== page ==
Puggles – Photo by xersti
Puggles tend to be about 20-25 pounds, and 13-15 inches at the withers. While colors vary, and there are completely black as well as multicolored Puggles, the vast majority are fawn colored with wrinkled black masks (similar to Pugs), but with the longer body, slightly increased size, and longer nose and floppy ears associated with Beagles. Because Puggles are a crossbreed, the appearance of the breed is less predictable than that of a purebred dog, since there is a decreased ability to predict which attributes will be inherited from which parent.
Due to longer legs, more room in the skull for the eyes, and less effusive wrinkles, Puggles in general avoid many difficulties with eyes, joints, and skin wrinkles common to Pugs; however, they may have more problems than typical Beagles. While Pugs are are particularly susceptible to heat stroke, the longer nasal cavity of the Puggle makes the breed more tolerant of the heat, and less likely to overheat while running in the summer. Conversely, their nasal cavities are likely to be shorter and less efficient than those of Beagles, which could be a problem if the dog also inherited the Beagle’s propensity to run and for long periods.
As pets, Puggles have the mild mannered yet playful ‘lap dog’ qualities often associated with Pugs, mixed with the more energetic tendencies typical of the hunting qualities of a Beagle. A cheerful clown who loves to play but then quickly tires for a short nap, Puggles are mid-sized dogs which make excellent housepets, and many Puggle owners testify to their winning personality as one of their strongest ponts. Their playful disposition, however, makes them a bit slow to train, a trait they share with both Pugs and Beagles. That said, they retain the friendly, laid-back disposition of both breeds, but while their size makes them perfect for apartments, they need a bit more excercise and attention than some traditional apartment dogs (Pugs included). They also shed many small, light-colored hairs, and occasionally have gas. Unlike Pugs, they generally do not snore or make snuffling noises. While they have a relatively standard bark, and vary widely as to how often they bark, some inherit the odd, nasal baying of Beagles, a mix of a baying hound and the coo-ing of a pigeon (some say sounding like ‘Gizmo’ from the movie “Gremlins”). That said, their barking is much more easy to deal with than most Beagles, and many Puggles are barely vocal at all.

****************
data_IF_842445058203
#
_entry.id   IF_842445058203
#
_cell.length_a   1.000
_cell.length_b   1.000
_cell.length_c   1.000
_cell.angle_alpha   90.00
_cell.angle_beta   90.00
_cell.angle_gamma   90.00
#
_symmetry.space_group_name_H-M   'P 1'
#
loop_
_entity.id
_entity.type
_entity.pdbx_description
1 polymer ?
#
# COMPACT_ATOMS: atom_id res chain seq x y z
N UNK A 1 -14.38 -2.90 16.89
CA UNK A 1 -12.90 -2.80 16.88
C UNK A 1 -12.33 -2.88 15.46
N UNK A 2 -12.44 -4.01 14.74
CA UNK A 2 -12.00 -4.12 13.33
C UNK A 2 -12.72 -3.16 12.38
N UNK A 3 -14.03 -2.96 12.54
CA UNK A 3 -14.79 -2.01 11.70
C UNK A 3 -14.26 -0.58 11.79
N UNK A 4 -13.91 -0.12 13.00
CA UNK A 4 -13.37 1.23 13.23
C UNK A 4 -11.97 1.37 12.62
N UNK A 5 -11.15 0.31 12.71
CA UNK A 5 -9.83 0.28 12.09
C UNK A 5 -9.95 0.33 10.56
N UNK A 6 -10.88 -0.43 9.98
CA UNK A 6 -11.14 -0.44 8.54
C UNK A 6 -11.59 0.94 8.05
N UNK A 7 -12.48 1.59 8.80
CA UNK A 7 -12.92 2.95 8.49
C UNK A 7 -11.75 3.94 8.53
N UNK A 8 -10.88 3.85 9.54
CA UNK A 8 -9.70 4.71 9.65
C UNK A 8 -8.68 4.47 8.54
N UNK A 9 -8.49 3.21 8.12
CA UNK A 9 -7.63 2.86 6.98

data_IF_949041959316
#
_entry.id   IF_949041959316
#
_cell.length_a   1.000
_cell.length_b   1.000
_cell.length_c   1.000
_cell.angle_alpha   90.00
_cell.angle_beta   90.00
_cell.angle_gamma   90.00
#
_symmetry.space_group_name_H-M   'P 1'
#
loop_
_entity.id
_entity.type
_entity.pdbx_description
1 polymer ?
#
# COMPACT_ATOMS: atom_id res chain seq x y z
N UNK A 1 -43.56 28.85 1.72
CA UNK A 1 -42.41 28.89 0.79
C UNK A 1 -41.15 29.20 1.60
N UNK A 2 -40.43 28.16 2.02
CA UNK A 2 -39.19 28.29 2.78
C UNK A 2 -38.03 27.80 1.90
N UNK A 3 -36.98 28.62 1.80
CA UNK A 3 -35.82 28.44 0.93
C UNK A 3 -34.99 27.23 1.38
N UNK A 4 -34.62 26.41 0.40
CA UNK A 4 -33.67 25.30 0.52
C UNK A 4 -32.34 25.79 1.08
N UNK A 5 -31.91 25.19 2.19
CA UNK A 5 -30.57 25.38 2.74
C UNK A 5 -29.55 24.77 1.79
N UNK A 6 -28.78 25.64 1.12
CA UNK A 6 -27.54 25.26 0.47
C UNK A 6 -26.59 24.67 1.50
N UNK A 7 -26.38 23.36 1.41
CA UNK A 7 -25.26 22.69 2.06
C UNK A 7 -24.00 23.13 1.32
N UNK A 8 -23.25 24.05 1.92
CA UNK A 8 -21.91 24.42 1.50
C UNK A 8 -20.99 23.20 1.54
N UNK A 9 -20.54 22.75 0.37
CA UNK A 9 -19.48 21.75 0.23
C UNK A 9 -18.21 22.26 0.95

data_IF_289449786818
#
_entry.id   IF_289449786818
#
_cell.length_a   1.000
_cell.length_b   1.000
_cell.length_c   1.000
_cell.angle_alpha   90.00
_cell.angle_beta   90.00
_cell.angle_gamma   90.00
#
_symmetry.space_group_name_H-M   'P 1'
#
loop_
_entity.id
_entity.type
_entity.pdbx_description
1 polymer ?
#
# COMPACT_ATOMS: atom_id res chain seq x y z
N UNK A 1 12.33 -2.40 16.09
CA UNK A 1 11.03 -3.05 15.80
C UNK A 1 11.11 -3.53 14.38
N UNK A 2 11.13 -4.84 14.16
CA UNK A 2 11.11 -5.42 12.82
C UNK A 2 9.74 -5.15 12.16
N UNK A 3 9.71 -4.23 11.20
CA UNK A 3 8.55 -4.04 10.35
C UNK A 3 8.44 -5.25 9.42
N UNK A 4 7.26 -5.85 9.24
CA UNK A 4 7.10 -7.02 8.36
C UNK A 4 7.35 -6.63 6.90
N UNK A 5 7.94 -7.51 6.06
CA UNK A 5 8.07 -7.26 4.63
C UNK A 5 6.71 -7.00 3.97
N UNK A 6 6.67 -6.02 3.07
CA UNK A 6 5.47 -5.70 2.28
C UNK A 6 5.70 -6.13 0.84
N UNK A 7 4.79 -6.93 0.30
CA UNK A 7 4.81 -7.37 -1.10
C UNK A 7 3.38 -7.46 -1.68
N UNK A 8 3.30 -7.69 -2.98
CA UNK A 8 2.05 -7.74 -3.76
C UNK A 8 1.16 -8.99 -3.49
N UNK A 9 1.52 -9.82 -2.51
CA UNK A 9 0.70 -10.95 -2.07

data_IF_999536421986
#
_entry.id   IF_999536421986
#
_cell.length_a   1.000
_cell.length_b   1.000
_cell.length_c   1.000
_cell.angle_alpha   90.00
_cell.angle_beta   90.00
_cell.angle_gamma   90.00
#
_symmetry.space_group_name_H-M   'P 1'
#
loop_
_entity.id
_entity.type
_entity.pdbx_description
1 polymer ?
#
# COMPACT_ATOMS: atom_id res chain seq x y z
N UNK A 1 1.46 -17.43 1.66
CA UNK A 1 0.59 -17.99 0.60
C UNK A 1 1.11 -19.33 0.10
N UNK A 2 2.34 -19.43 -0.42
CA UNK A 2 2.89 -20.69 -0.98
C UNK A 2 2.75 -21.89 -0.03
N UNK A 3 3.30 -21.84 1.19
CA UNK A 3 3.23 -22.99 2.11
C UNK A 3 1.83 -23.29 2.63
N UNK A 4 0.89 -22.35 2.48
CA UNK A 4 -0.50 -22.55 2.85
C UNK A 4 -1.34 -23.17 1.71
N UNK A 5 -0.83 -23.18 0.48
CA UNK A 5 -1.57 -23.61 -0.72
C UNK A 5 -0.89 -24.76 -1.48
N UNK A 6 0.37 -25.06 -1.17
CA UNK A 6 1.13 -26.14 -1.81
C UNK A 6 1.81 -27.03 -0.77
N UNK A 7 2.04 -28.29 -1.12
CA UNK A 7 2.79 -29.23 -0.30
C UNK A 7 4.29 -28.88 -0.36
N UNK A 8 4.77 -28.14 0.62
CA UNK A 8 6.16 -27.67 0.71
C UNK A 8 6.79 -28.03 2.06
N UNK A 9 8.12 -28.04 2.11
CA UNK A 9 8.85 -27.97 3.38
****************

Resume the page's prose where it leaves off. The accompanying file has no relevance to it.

After appearing on a series of popular TV morning shows and being featured in a front page article of the New York Post, Puggles became a minor media obsession in the United States in the autumn of 2005 (New York City in particular), with star owners such as James Gandolfini and Jake Gyllenhaal adding to their status. Puggle enthusiasts consistently list their friendly personality, size, and cuteness as winning qualities, while their slowness to train, incessant chewing, shedding hairs, and need for more exercise and attention than their size might indicate are some common concerns.
Their rising popularity in recent years has added them to the list of so-called designer dogs, that is, those that in previous eras would have been called mutts but are now sold for many times more than a purebred Pug or Beagle might cost. The opportunity for making money quickly has attracted puppy mill and backyard breeders who might not give the attention to inherited genetic problems (and assets) that a more careful breeder or reputable breeder of purebreds usually gives, breeding any Beagle and any Pug that are handy. This has led to enormous controversy within the dog-breeding community, with many vigorrously defending mixed-breeds as having ‘the best of both worlds’ of the respective parents, both in terms of personality as well as in terms of potential health problems, but with critics arguing that there is a lack of consistency from such dogs.
Like all mixed-breed dogs, no major kennel club recognizes the Puggle as a dog breed. However, many dog sports allow mixed-breed dogs to participate, and the Beagle half of the Puggle might enjoy some such activities.